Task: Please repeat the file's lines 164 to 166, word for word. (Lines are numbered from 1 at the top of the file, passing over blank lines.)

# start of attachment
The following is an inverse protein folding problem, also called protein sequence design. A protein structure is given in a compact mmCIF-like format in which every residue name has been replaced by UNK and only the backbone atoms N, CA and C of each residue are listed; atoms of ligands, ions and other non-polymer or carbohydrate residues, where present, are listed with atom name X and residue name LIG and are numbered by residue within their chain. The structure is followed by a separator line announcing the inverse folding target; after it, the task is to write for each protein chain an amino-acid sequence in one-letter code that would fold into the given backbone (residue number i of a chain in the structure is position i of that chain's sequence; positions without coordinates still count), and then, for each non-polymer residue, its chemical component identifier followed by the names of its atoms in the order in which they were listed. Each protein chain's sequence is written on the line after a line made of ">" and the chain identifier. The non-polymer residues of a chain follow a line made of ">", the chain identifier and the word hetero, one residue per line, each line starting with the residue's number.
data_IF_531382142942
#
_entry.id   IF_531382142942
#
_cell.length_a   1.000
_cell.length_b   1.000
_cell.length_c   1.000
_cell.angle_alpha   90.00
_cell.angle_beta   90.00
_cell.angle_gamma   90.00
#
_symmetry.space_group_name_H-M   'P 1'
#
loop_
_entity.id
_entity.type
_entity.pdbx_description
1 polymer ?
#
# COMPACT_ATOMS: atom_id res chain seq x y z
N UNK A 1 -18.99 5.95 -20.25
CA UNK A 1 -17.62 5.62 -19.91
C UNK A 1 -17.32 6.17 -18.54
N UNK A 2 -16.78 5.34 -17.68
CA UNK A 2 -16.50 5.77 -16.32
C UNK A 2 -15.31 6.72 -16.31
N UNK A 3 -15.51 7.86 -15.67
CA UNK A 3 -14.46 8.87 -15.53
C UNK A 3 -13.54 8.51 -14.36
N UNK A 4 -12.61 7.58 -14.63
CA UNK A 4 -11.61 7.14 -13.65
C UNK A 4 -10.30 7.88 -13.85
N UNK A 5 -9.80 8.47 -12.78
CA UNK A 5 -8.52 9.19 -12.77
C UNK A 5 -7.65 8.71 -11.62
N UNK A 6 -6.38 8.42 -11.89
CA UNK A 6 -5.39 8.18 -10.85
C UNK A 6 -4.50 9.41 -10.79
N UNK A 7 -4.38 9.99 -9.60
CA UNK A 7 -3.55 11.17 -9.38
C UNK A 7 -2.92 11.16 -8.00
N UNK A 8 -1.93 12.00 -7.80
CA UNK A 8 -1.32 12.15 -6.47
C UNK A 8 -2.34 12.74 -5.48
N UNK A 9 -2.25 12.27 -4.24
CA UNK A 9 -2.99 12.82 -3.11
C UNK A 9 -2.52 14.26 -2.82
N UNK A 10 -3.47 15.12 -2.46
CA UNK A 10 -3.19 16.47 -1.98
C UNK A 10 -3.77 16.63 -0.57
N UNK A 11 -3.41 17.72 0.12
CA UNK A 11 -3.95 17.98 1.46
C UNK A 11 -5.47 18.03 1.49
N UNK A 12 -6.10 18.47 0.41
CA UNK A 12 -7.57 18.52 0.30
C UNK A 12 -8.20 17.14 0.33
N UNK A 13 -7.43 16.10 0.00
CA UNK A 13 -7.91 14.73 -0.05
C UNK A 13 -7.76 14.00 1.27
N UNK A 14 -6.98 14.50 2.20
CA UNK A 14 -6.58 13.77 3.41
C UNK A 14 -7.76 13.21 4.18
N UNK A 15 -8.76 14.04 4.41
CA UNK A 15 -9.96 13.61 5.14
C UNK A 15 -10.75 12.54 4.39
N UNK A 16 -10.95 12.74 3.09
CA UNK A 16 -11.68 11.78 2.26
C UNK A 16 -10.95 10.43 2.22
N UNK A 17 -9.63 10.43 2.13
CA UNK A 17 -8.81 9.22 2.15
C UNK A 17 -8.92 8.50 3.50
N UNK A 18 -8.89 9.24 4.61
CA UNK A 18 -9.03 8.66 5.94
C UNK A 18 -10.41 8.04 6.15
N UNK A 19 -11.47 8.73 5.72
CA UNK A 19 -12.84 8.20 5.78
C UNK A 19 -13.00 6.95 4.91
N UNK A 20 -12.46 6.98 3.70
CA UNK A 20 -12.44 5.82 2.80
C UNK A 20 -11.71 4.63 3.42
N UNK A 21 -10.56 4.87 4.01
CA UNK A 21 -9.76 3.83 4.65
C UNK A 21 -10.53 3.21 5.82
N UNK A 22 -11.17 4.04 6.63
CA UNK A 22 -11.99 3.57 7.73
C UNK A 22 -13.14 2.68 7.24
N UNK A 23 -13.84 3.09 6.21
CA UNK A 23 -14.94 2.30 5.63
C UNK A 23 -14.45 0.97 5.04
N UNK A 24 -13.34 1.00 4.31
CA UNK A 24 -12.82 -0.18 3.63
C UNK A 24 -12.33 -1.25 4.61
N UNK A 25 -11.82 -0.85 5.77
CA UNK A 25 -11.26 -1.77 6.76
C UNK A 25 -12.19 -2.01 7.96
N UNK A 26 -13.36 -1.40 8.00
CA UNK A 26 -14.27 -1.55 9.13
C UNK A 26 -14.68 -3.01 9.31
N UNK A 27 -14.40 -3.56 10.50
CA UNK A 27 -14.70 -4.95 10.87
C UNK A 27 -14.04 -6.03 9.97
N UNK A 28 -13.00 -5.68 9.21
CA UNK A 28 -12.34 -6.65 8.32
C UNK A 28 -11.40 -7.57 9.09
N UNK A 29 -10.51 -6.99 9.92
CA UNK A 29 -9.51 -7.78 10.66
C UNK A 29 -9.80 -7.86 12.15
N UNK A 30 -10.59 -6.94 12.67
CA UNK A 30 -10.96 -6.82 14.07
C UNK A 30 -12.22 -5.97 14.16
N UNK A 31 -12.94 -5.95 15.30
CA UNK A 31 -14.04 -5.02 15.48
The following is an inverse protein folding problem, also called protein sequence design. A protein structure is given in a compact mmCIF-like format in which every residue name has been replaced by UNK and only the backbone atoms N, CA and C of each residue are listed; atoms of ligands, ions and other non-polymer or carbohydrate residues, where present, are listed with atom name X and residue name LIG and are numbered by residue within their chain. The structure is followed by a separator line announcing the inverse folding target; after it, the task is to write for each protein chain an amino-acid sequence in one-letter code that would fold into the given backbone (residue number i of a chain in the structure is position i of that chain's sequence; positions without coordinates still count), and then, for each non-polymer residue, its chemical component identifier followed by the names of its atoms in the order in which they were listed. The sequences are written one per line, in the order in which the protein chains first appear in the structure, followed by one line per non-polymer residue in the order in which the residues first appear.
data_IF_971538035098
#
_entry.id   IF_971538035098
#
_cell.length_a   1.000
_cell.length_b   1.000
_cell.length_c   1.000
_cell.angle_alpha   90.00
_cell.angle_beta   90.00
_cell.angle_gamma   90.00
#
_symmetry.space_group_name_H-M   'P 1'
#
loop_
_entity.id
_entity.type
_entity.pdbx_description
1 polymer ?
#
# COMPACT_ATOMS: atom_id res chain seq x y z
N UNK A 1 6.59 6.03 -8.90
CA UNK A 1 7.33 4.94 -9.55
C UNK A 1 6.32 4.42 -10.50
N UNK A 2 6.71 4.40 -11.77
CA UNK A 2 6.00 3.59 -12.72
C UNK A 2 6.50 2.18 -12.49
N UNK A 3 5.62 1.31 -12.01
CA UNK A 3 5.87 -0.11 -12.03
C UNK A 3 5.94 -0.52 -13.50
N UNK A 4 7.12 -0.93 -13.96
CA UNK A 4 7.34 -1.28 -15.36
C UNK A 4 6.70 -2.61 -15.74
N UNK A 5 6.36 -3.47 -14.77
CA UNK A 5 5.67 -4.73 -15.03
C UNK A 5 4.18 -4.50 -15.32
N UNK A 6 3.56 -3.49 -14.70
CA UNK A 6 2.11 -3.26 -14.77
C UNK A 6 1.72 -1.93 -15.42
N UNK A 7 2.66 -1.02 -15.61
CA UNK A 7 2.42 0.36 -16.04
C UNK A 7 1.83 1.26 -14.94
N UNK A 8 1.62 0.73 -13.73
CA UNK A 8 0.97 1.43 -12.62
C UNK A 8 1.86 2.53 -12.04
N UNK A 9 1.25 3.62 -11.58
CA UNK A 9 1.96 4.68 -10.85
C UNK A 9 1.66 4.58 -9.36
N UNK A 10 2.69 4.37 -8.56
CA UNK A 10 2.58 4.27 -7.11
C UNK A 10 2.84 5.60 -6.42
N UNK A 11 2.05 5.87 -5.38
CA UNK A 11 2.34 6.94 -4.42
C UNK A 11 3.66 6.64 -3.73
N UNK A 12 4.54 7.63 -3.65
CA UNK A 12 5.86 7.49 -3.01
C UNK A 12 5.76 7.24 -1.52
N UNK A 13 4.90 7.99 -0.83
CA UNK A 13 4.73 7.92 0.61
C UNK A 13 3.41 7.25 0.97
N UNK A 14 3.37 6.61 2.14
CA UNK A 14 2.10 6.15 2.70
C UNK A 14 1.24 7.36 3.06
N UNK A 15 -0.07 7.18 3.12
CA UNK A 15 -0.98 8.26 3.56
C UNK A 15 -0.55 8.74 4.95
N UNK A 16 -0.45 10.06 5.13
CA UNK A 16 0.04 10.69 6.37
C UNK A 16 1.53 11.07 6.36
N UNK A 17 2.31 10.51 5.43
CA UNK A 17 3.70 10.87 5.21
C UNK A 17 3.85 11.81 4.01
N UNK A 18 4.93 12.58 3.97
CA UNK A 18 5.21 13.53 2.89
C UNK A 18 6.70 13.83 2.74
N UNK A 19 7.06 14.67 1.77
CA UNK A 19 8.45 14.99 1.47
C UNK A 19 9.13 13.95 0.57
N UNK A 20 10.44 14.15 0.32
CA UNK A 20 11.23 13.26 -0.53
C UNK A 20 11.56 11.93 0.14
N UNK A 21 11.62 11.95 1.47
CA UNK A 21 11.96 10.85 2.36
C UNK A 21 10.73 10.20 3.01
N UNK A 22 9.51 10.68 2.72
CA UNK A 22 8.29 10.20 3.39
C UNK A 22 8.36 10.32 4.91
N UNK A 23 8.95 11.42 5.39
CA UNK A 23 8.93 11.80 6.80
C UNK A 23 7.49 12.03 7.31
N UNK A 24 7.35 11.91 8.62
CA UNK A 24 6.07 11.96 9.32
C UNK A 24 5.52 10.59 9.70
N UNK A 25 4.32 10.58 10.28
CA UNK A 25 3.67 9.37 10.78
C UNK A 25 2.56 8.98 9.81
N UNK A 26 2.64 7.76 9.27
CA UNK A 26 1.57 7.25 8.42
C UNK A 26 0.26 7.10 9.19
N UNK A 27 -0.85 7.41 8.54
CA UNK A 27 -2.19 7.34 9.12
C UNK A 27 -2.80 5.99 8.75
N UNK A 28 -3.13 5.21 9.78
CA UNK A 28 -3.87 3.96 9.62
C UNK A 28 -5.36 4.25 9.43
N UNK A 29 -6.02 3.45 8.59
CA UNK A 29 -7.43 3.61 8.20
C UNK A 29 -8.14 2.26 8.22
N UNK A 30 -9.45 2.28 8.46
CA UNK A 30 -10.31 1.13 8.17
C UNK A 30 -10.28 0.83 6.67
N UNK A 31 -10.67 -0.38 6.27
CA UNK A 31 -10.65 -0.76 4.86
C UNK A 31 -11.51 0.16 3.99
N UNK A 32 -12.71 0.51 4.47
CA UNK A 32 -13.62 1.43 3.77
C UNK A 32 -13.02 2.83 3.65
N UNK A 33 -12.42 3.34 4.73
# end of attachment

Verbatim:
C UNK A 10 2.84 5.60 -6.42
N UNK A 11 2.05 5.87 -5.38
CA UNK A 11 2.34 6.94 -4.42